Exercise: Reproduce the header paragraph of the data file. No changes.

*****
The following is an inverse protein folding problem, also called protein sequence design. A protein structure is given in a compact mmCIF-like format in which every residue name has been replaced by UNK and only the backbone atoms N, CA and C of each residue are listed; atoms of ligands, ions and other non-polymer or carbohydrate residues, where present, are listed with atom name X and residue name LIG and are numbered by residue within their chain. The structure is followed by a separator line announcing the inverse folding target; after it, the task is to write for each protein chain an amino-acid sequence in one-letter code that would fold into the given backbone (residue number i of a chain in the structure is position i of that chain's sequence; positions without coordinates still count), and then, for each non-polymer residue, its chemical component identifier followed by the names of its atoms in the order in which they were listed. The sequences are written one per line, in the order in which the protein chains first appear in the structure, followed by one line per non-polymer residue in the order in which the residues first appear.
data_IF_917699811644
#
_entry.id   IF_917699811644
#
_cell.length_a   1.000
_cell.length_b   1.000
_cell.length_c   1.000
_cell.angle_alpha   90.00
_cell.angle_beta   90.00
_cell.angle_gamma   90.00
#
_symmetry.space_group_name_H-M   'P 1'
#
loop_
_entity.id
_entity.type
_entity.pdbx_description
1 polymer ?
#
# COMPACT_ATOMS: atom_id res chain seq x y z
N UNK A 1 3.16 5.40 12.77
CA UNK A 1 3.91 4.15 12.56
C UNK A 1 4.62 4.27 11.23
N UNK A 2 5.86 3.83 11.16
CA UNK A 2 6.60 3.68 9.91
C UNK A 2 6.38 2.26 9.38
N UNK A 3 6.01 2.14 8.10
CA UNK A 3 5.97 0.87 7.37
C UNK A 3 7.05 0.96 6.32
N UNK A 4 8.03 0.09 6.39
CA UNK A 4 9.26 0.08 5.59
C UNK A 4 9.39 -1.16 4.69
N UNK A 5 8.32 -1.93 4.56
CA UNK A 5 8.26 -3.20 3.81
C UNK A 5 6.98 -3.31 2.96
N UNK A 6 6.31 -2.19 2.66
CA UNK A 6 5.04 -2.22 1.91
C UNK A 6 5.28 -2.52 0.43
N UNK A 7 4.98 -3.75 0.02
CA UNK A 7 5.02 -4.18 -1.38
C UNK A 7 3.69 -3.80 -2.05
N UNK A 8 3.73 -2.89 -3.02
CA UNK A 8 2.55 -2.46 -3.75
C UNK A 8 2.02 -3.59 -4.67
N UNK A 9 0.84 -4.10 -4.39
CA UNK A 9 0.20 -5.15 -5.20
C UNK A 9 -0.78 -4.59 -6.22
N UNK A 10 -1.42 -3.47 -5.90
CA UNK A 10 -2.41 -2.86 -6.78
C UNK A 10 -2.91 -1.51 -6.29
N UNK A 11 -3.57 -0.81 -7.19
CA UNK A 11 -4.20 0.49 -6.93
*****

The following is an inverse protein folding problem, also called protein sequence design. A protein structure is given in a compact mmCIF-like format in which every residue name has been replaced by UNK and only the backbone atoms N, CA and C of each residue are listed; atoms of ligands, ions and other non-polymer or carbohydrate residues, where present, are listed with atom name X and residue name LIG and are numbered by residue within their chain. The structure is followed by a separator line announcing the inverse folding target; after it, the task is to write for each protein chain an amino-acid sequence in one-letter code that would fold into the given backbone (residue number i of a chain in the structure is position i of that chain's sequence; positions without coordinates still count), and then, for each non-polymer residue, its chemical component identifier followed by the names of its atoms in the order in which they were listed. The sequences are written one per line, in the order in which the protein chains first appear in the structure, followed by one line per non-polymer residue in the order in which the residues first appear.